Mark Leonard discusses the possibility of the Beijing Olympics acting as a catalyst for both dissent and reform.
Question: Will the Beijing Olympics change Chinese policy?
Mark Leonard: It’s very difficult to predict what’s going to happen. But we’ve already seen disruptions in Tibet, people taking advantage of the exposure which China’s had. And also even before the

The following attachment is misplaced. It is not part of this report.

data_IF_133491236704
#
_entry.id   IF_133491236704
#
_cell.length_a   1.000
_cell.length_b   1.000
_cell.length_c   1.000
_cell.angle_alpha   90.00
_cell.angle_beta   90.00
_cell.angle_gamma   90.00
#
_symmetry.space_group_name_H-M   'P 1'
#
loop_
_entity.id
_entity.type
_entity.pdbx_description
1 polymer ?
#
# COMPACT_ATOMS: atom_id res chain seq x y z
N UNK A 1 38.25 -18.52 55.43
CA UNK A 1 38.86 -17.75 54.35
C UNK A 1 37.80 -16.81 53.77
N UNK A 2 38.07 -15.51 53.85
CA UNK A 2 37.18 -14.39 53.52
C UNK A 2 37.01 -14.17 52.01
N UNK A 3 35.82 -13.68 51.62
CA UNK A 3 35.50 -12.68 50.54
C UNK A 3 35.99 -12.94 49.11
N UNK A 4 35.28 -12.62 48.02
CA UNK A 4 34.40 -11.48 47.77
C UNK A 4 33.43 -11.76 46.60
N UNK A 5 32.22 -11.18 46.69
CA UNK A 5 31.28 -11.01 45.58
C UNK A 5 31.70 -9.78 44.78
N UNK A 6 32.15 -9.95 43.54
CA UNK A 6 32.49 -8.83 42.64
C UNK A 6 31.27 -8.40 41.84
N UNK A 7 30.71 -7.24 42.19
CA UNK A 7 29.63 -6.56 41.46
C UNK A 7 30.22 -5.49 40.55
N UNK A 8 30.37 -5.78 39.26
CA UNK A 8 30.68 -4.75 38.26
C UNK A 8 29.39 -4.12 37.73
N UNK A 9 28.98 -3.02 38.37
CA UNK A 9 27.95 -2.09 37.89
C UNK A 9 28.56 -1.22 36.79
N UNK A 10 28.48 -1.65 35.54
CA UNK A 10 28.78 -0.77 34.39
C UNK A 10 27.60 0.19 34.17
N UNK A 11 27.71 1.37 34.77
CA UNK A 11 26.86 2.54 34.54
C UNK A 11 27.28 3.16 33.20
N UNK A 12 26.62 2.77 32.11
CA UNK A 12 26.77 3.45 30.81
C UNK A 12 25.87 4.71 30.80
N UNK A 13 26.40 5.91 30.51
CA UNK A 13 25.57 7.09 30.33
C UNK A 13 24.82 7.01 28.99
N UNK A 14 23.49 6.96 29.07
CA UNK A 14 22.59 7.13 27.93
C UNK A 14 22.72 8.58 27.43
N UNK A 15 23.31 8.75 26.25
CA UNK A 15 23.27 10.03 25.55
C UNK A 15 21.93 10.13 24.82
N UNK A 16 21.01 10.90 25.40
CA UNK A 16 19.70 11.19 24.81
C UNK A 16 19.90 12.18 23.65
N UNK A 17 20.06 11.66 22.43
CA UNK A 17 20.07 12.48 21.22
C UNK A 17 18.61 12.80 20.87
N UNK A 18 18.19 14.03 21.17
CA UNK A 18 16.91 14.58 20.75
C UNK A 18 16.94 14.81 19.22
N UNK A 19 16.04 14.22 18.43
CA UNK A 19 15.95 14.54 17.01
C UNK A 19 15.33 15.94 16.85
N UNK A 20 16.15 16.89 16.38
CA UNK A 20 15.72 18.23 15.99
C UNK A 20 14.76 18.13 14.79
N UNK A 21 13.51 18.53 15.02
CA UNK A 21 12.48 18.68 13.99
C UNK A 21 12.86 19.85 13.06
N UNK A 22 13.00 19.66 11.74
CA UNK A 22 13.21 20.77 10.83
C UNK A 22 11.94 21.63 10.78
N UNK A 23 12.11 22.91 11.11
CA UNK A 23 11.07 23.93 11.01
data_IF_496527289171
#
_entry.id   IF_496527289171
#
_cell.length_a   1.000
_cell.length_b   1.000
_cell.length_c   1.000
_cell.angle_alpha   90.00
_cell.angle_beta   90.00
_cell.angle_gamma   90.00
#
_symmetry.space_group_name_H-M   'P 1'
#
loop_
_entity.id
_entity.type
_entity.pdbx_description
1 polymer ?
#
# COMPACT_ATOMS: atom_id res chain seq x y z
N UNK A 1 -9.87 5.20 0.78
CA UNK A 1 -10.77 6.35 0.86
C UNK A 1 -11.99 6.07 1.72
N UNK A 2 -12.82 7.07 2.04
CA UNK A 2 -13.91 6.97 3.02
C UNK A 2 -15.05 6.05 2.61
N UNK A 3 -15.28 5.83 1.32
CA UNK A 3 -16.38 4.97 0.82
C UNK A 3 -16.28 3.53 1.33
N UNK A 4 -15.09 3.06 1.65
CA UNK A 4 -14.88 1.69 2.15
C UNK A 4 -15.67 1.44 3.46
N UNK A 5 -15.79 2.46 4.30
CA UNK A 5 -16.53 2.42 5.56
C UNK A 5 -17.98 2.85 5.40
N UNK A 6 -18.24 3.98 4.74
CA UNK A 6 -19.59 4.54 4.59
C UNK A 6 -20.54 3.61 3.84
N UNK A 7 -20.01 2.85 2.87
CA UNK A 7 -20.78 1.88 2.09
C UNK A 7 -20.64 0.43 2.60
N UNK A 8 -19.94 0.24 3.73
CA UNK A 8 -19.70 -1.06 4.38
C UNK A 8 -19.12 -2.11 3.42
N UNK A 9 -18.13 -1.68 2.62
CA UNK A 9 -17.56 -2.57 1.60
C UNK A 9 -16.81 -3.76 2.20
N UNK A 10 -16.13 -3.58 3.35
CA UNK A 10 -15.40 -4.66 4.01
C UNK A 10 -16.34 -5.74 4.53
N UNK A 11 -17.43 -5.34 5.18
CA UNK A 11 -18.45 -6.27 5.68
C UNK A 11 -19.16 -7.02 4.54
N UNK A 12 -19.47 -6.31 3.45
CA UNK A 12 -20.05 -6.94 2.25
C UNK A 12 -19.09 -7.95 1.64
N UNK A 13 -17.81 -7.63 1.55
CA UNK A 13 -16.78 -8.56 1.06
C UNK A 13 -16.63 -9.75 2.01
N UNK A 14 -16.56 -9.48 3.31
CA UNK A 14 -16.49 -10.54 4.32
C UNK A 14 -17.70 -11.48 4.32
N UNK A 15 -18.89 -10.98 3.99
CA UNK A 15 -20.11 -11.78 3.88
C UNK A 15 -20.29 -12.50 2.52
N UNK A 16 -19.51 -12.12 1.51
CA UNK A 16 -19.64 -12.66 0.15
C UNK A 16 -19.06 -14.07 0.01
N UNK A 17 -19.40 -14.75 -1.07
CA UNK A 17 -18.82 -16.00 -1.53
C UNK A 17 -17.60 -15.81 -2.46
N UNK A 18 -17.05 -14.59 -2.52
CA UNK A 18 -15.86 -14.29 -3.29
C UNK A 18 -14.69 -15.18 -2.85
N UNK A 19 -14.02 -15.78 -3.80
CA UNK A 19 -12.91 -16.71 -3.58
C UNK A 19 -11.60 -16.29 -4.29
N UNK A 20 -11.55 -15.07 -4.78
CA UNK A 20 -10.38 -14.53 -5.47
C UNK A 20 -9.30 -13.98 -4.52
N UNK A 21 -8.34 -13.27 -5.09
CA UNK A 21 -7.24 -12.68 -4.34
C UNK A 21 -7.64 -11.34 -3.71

events in Tibet, the fact that China was going to get the Olympics drew attention to Chinese policies in other parts of the world, like Sudan and Darfur, and the actions of people like Mia Farrow and Steven Spielberg did cast a spotlight on Chinese foreign policy and its consequences around the world. I think what we’re seeing with the Olympics is that China is getting prime time attention from the world media. People are asking much more difficult questions of it, and the Chinese haven’t really worked out how to respond to that, and that, I think, is a very positive thing. I’m not sure exactly how it will develop. I think certainly within China it’s unlikely, the Olympics is unlikely to have a great liberalizing effect, because the Chinese government still is very much in control of information. It knows where everyone lives, and is going to go to great lengths to make sure that there aren’t any big disruptions. But the added scrutiny of Chinese policies in the rest of the world I think could be a positive thing. And it already has led to some sort of tactical shifts on issues like Darfur.